Most skin tumors induced by systemic DMBA in mice lacking the VDR contain hair follicle elements and/or are of basal cell origin, tumors characteristic of over-expression of the Hh pathway in keratinocytes. The VDR is found in the outer root sheath and basal layer of the interfollicular epidermis, a postulated source for BCC development (Bikle et al., 2006). Lack of VDR causes a marked hyperproliferative response in these cells of the hair follicle and epidermis, with disruption of normal hair follicle cycling and decreased epidermal differentiation (Bikle et al., 2006; Xie et al., 2002). We found that the epidermis and epidermal portion (utricles) of the hair follicles of VDRKO animals over-express elements of the Hh signaling pathway (Shh, Ptch1, Smoh, Gli1, and Gli2), suggesting that one of the causes of the increased susceptibility of the epidermis to malignant transformation is due to a loss of 1,25(OH)2D3 and/or VDR regulation of Hh signaling. When we examined tumors in VDRKO mice treated with DMBA or UVB, we found the over expression of the same elements of the Hh signaling pathway predominantly in the tumors compared with adjacent tissue. Using an epidermal explant culture, we found that 1,25(OH)2D3 represses the expression of at least some members of the Hh signaling pathway, suggesting a direct regulation by the VDR.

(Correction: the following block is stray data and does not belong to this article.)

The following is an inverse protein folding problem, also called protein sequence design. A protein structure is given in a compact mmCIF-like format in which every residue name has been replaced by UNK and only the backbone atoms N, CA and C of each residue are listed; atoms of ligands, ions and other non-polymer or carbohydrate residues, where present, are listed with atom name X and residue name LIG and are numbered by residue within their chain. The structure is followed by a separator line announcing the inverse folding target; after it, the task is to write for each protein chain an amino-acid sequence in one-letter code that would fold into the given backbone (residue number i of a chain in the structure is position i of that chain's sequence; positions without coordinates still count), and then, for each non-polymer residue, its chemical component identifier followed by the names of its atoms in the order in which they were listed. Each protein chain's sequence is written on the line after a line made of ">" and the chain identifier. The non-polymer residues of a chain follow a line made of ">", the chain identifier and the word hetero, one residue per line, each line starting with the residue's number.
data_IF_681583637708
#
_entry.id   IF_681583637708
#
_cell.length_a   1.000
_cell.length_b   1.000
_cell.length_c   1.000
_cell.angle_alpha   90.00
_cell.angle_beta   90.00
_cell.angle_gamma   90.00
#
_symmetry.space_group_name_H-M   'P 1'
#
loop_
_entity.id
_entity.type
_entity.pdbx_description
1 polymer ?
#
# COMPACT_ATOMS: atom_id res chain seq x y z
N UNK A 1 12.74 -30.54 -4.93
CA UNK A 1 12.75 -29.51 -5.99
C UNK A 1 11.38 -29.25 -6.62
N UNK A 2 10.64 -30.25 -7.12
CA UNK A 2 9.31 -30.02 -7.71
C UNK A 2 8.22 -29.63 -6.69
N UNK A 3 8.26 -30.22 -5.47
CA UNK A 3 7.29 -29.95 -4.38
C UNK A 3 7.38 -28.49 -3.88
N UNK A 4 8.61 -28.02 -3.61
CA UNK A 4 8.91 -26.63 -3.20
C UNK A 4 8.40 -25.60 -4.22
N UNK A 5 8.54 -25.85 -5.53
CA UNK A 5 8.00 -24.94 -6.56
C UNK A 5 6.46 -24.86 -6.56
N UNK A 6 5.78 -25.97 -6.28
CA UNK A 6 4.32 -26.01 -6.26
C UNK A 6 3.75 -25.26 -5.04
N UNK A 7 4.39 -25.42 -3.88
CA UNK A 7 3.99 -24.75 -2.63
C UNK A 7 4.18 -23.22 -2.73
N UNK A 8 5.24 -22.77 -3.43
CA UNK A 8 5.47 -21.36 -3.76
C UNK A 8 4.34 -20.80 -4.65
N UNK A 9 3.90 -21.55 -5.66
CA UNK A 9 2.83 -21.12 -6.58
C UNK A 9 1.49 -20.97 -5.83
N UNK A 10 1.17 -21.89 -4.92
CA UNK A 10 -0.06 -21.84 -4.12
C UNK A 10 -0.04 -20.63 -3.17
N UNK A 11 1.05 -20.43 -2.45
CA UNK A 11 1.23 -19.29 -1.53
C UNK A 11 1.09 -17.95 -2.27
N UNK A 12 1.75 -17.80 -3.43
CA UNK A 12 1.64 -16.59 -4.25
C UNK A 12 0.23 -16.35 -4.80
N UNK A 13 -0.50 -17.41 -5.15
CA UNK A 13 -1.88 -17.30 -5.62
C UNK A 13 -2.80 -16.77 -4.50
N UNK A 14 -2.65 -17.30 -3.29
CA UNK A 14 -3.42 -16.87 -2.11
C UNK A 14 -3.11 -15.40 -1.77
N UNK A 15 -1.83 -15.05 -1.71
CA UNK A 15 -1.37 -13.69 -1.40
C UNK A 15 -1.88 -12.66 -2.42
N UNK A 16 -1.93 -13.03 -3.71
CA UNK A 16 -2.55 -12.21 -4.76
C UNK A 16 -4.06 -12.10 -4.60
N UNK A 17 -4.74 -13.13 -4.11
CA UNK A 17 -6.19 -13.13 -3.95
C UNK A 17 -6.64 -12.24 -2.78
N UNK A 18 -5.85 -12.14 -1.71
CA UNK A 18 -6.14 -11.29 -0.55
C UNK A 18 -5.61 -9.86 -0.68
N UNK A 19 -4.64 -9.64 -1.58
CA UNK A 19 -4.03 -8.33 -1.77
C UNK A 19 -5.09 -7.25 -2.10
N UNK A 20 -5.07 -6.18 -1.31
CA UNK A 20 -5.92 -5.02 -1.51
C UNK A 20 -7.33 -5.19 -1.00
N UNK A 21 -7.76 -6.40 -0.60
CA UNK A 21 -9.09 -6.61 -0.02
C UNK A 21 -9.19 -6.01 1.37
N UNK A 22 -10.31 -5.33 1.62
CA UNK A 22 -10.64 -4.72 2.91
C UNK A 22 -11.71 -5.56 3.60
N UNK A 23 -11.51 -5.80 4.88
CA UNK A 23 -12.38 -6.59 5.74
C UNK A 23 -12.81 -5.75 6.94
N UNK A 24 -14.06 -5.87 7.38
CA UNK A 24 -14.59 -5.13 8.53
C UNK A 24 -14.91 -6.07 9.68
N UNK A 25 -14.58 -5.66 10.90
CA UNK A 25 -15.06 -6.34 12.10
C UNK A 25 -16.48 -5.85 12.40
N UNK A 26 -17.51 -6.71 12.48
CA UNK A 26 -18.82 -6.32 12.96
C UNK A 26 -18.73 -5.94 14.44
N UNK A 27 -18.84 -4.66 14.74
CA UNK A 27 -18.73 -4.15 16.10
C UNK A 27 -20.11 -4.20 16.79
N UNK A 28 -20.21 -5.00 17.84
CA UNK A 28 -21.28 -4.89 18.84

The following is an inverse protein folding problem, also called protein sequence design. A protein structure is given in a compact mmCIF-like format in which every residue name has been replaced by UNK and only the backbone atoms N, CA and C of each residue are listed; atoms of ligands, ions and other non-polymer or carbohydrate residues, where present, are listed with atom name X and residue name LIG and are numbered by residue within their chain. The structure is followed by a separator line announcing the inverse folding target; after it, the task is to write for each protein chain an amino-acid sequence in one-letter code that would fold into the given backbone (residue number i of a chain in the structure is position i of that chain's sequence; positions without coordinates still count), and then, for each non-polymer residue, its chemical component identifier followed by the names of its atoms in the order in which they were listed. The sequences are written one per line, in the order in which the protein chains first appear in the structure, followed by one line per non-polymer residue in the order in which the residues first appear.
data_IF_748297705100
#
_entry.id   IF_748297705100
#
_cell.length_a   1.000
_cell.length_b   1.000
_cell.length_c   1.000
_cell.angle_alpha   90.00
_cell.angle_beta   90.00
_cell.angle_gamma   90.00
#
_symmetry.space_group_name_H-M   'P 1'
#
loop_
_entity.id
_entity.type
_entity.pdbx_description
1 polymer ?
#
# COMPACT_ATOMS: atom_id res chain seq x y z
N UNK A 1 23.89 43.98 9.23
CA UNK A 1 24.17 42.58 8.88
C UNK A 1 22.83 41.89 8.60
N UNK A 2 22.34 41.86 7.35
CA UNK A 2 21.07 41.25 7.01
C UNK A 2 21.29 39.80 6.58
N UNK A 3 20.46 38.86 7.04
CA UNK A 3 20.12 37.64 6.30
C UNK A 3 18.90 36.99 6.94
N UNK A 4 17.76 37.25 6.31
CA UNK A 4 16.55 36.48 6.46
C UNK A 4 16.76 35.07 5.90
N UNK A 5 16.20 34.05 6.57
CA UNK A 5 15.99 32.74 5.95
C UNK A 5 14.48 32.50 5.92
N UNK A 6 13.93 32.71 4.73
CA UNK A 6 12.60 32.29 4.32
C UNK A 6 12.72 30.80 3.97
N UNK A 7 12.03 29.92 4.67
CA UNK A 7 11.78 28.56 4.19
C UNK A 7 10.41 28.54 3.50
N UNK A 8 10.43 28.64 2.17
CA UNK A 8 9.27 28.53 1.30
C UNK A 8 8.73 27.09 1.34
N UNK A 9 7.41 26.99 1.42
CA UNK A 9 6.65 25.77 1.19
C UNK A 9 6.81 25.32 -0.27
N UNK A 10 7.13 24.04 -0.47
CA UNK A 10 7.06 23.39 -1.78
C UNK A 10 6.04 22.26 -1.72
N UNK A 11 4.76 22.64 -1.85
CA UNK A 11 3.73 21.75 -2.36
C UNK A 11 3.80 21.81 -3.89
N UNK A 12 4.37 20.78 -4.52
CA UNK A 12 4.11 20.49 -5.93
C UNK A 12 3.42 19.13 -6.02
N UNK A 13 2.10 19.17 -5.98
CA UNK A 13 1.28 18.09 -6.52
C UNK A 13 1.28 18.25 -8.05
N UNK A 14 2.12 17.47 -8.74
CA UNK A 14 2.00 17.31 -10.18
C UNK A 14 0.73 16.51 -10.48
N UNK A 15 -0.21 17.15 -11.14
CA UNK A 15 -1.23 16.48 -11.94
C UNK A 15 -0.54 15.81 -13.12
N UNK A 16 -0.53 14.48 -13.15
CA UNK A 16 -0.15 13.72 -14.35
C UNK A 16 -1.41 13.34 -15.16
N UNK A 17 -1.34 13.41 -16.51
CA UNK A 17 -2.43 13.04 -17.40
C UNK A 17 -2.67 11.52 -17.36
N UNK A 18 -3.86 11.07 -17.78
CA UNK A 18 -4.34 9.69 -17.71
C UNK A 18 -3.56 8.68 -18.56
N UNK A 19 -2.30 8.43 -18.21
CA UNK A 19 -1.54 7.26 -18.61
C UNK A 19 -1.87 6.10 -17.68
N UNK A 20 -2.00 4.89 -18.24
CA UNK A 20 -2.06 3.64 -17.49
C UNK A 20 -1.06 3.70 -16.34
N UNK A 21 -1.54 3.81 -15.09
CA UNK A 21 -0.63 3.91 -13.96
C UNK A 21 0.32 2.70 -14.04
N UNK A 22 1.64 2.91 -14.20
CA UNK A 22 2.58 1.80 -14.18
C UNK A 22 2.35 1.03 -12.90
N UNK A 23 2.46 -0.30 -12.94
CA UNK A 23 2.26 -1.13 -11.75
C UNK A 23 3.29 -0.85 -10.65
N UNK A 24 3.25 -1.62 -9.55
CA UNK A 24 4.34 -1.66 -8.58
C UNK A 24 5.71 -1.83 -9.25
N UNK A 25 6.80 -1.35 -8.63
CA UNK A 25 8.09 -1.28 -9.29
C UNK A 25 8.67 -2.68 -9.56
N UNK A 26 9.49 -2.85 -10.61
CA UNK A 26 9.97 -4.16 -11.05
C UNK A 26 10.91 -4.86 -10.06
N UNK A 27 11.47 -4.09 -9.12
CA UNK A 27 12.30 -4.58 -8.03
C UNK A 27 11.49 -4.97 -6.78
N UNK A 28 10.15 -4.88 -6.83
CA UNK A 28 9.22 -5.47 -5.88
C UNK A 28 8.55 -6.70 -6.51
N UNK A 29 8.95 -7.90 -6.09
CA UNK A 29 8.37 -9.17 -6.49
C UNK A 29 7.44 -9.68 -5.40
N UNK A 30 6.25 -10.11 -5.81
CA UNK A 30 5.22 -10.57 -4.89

To address the short term sensitivity of skin to UVB exposure we irradiated wild-type and VDRKO mice with a single dose of UVB (400 mJ/cm2). Wild-type mice displayed increased epidermal thickening 1h and 24h after exposure to UVB with no further increase by 48h (Fig. 1A). This was accompanied with increased PCNA staining, a marker of cellular proliferation, in the epidermis at 1h and 24h with no further increase by 48h (Fig. 1B). VDRKO mice displayed a more pronounced epidermal hyperplasia at all time points compared to wild-type mice (Fig 1A), showing an increased and more durable hyperplasia. Consistent with the increased thickening, VDRKO mice had increased numbers of PCNA positive cells compared to wild-type mice at 1h and 24h, and these continued to increase at 48h (Fig. 1B).